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EETE JULAUG 2013

Multicore challenge conference Multicore systems face the tools challenge By Nick Flaherty The move to more heterogeneous multicore systems is going to fundamentally change the way code is developed in mobile, says a leading IP supplier. “This is the most exciting decade I have seen for computing,” said Tony King-Smith, executive vice president of marketing at Imagination Technologies, talking at the Multicore Challenge Conference run by verification expert TVS. “There are opportunities to lead this global change here in the UK. He points to the increasing split in the mobile market between ARM and other processor architectures all running different versions of Google’s open source Android operating system. Intel has started to have some success with x86-based Atom processors in mobile handsets and tablets, while Imagination has acquired the MIPS processor line and is combining this with its PowerVR graphics and video technology and its programmable radio front end. Coupled with the move to technologies such as ray tracing, this creates a widely varying set of requirements, he says. “We have three architectures in the Android world but the apps have to be able to traverse CPUs in the same way they do across GPUs and radios. We have to break this dependency on the CPU instruction set architecture and this is part of the future for heterogeneous processing,” said King-Smith. “Google is well aware of this problem,” he said. There are different ways to tackle this issue, he says, including new capabilities in the LLVM tool chain (see box). “We are quite excited about LLVM and the portable binary format with binary translation,” he said. Another exciting approach actually changes the way systems are developed. Instead of downloading an app for a particular ISA, a generic app is downloaded that investigates what hardware resources are available. This ‘discovery’ app could be written with LLVM’s binary translation capability or a higher level language such as Java. Once the discovery app determines the hardware available, it downloads different optimized blocks for the different hardware elements, creating the optimal software. This is not simple to do. “Discovery will be a fertile area for research and innovation,” said King-Smith. More importantly it also changes the way the software is developed, he says. Instead of starting off with the data structures, you start with the discovery app. That provides the base software that is already available, and the developer then fills in the gaps in the software ecosystem, concentrating on the added value rather than re-inventing software for multiple different platforms. Putting all this together with the right balance of memory and performance determines the power consumption and performance of the system. “This is a very key area,” he said. “Attention to detail makes a huge difference. I’ve seen four to five times the performance difference using exactly the same set of IP, so getting the balance is utterly key in making these systems work.” The tool issue is the main reason why multicore computing has been slow to take off, says Prof David May at the University of Bristol. He points to homogeneous architectures where the programming is significantly easier. This was the approach he took with the multicore system used by XMOS Semiconductor where he is a founder. Fig. 1: Imagination Technologies sees a discovery tool that looks at the hardware and downloads the relevant optimized code to build the code base for heterogeneous multicore devices. www.electronics-eetimes.com Electronic Engineering Times Europe July/August 2013 9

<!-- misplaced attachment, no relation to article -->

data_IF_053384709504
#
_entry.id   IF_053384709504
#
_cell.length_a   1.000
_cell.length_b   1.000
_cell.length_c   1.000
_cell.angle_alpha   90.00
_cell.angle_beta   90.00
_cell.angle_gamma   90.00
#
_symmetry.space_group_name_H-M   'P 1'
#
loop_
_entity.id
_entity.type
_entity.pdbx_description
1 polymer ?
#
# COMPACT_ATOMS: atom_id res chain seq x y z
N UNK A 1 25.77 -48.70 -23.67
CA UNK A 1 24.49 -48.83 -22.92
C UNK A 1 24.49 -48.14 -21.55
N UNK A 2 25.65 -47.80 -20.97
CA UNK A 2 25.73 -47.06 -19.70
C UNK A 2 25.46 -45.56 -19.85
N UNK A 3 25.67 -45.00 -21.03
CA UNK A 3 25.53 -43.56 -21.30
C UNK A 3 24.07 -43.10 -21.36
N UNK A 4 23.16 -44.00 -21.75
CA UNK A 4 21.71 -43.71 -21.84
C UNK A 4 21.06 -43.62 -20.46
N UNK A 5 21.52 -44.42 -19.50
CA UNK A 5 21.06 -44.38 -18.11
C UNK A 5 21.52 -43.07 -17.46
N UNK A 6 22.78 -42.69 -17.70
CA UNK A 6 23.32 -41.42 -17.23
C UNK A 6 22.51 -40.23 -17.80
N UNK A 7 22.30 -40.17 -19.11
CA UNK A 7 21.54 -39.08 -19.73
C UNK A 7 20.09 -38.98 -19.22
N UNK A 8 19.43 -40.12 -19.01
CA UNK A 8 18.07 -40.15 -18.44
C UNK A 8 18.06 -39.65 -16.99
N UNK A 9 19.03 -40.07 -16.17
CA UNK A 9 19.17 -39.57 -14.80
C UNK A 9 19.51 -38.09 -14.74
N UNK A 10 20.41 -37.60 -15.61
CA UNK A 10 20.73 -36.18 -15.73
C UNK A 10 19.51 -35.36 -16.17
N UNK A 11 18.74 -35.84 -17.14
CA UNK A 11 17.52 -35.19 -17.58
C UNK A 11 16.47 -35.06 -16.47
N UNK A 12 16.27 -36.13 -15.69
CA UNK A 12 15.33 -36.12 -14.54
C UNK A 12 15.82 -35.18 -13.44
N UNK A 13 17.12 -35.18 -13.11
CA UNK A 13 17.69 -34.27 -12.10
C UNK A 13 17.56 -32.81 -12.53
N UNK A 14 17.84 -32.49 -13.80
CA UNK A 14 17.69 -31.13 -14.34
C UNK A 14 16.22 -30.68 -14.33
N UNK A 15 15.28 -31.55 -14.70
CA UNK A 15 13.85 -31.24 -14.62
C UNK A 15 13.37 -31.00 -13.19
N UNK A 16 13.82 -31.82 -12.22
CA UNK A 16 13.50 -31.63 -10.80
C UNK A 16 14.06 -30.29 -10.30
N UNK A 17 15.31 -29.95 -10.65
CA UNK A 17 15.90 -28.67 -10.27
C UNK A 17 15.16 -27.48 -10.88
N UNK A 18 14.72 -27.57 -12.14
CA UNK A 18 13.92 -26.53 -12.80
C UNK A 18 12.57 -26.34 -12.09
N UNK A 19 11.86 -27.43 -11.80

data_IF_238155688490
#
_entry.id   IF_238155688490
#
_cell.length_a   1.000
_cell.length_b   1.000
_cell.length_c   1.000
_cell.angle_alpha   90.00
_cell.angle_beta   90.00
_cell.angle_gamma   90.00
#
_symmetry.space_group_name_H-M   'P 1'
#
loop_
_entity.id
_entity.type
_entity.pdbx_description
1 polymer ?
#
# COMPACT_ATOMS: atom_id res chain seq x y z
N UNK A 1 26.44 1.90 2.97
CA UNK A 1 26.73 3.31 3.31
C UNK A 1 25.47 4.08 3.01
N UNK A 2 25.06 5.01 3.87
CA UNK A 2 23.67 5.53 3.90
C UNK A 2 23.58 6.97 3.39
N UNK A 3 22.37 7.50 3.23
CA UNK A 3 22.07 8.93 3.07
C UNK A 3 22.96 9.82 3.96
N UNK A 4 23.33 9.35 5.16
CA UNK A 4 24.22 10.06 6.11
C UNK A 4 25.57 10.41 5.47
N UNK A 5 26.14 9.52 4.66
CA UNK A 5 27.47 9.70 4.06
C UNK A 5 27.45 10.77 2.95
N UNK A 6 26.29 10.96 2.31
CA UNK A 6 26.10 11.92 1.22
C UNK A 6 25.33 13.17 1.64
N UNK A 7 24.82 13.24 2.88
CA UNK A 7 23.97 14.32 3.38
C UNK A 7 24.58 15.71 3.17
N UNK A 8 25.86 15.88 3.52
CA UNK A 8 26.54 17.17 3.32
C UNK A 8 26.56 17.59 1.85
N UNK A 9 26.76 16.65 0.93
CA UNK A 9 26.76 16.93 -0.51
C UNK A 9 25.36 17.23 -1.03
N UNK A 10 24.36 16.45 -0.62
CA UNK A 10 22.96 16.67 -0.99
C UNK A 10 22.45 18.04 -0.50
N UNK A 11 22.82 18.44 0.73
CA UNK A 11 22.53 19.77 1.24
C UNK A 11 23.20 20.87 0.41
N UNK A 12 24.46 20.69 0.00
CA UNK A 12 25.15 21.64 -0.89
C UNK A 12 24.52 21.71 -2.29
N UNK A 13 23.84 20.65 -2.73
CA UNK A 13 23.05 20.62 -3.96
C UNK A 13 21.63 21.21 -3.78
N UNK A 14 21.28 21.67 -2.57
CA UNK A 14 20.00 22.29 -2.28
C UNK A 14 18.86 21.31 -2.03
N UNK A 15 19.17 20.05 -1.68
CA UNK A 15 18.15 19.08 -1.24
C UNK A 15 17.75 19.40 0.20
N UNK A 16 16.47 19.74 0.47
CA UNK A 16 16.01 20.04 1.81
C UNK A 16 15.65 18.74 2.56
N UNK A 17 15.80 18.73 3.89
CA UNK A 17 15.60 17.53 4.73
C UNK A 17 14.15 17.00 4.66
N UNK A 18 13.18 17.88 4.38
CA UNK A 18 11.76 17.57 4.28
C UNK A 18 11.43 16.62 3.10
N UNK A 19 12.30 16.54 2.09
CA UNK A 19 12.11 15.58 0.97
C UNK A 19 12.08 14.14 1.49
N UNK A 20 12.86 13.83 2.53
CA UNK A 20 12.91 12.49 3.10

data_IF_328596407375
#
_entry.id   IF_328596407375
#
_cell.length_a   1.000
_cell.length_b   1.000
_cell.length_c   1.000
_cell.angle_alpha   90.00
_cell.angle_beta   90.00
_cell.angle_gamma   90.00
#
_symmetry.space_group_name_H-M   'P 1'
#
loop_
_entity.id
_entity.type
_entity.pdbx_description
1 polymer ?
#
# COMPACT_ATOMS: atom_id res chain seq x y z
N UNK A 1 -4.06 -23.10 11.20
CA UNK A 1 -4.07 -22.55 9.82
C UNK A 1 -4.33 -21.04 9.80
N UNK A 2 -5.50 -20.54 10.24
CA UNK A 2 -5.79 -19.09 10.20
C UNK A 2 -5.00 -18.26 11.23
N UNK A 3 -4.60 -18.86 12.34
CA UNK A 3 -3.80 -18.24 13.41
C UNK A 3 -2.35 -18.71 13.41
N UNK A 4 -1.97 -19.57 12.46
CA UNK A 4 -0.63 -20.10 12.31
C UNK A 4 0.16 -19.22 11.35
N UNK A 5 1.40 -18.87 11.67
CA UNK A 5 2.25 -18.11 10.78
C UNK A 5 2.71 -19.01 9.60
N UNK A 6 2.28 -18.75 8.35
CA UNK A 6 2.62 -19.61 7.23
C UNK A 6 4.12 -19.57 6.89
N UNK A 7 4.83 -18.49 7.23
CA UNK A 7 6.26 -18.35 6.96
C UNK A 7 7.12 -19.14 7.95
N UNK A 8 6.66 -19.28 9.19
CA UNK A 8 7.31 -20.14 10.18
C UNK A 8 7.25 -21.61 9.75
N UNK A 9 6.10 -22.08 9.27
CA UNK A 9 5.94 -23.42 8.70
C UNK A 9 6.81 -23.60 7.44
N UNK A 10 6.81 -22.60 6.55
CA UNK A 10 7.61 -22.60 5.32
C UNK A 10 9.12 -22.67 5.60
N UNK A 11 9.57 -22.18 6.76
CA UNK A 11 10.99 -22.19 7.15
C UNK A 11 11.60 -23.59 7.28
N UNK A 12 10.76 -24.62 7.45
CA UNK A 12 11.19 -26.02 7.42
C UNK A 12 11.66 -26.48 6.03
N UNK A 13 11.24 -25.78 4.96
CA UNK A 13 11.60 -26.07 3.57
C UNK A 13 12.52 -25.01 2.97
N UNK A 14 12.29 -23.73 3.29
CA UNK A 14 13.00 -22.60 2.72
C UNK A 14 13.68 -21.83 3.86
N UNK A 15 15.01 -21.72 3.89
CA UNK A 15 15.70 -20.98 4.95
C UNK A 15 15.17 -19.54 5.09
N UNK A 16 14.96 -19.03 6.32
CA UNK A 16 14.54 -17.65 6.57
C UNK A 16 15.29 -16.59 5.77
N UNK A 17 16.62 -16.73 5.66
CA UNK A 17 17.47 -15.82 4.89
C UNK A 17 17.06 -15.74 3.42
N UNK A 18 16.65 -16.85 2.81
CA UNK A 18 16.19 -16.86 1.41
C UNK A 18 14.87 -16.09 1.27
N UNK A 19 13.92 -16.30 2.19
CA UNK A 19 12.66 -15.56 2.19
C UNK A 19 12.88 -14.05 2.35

EETE JULAUG 2013
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